4 Glenfiddich 1646 973 615
5 Whyte & Mackay 1131 295 249
6 Glenmorangie 925 888 943
7 Jameson 483 482 933
8 J&B Rare n/a n/a 467
9 Black Bottle n/a n/a 263
10 Waitrose 21-year-old n/a n/a 208
11 Johnnie Walker Black Label n/a 1051 n/a
12 Tesco Malt range n/a 200 n/a
13 The Macallan 557 269 n/a
14 Bell's Special Reserve 507 n/a n/a
15 Highland Park 503 n/a n/a
Others 1505 1298 1386
Total 14,735 12,592 12,345
Source: Nielsen Media Research/Mintel
ANALYST COMMENT - Kevin Baker, Director, alcoholic beverages, Canadean
Despite losing volume and share to lighter spirits, whisky remains Britain's favourite tipple, with almost 9m cases consumed in 2003.
The UK market is dominated by blended Scotch, which accounts for almost 80% of total sales, but has been losing volume at the rate of 1.2% a year since 1999.
American whiskey, which accounts for 8% of sales, has been growing at almost 10% a year over the same period. Malt whisky and Irish whiskey are also outperforming blended Scotch and account for 6% and 4% of sales respectively.
Just two brands, Bell's and The Famous Grouse, account for a third of all standard blended Scotch sales. The top four brands in this area (Bell's, The Famous Grouse, Teachers, and Grant's) have bucked the decline in standard Scotch, posting marginal growth.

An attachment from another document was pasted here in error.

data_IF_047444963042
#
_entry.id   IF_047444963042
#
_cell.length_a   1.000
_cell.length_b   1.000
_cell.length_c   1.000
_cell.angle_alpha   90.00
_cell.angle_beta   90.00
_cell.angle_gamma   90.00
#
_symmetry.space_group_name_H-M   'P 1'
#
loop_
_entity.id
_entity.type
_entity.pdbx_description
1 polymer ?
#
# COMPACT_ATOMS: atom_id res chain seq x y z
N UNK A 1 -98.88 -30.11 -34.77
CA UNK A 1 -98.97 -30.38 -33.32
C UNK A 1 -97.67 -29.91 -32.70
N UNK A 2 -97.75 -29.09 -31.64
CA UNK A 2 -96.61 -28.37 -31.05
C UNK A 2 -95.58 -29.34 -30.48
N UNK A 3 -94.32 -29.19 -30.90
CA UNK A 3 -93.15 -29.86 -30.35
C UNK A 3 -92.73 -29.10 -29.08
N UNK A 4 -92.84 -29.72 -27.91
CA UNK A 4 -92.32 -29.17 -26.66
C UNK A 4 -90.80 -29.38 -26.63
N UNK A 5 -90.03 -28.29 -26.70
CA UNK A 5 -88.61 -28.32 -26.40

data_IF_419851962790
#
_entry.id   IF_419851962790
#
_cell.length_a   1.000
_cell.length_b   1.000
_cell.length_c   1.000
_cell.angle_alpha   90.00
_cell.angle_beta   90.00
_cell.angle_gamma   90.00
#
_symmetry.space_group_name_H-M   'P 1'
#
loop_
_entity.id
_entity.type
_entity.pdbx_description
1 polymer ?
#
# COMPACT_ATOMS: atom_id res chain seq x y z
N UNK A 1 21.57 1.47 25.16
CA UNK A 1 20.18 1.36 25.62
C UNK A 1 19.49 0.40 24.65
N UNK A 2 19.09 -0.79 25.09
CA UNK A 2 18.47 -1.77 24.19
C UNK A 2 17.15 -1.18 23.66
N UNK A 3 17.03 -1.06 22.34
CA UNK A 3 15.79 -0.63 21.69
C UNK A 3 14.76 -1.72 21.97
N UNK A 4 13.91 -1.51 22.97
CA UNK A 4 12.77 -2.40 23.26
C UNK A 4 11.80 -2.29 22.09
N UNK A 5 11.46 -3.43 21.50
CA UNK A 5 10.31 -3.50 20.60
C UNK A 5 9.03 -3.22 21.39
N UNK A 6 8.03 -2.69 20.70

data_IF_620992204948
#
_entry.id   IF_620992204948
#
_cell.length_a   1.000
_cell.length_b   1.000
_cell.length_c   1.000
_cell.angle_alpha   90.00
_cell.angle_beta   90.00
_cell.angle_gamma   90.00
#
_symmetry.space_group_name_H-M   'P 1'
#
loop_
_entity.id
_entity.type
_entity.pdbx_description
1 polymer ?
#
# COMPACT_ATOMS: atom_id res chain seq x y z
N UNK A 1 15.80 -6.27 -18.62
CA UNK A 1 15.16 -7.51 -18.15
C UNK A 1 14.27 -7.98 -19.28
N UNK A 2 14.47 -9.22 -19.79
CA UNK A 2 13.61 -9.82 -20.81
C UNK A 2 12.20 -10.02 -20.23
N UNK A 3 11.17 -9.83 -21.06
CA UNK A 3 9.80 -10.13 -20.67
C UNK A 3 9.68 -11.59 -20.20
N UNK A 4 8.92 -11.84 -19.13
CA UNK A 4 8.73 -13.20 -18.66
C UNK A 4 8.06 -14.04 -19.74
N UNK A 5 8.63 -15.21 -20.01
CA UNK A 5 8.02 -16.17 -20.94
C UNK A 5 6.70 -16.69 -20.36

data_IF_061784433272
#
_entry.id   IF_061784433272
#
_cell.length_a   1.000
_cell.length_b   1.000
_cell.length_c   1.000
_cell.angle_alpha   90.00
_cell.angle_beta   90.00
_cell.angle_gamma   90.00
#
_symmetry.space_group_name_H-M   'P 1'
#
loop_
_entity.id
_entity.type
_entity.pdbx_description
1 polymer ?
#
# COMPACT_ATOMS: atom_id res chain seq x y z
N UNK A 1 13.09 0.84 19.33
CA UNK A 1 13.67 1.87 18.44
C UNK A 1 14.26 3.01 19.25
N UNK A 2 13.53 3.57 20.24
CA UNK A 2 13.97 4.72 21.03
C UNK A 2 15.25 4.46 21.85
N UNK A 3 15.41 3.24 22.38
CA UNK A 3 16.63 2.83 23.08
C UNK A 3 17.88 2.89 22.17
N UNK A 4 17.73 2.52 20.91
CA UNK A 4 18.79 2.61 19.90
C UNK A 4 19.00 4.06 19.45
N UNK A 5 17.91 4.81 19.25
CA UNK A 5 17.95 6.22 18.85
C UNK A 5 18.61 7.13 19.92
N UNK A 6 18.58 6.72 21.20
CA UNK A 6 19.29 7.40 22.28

The deluxe Scotch segment, which is dominated by Johnnie Walker Black Label and Chivas Regal, has seen volumes grow. The latter has seen growth of almost 10% a year since 1999.
The malt whisky sector is led by Glenmorangie, acquired just a few weeks ago by Moet Hennessy.
Jack Daniel's accounts for 90% of US whiskey sales in the UK. Its nearest rival, Jim Beam, has just 5% of the category. Jack Daniel's is the fourth-biggest whisky brand in the UK and has succeeded in attracting younger drinkers. Its US heritage and relatively recent arrival in the UK in the 80s have allowed the brand to avoid the perception of being a 'dad's drink', an image problem affecting many Scotch brands.
Although it is likely that whisky sales will face a slow decline over the next few years, its position as Britain's leading spirit seems unassailable for the time being.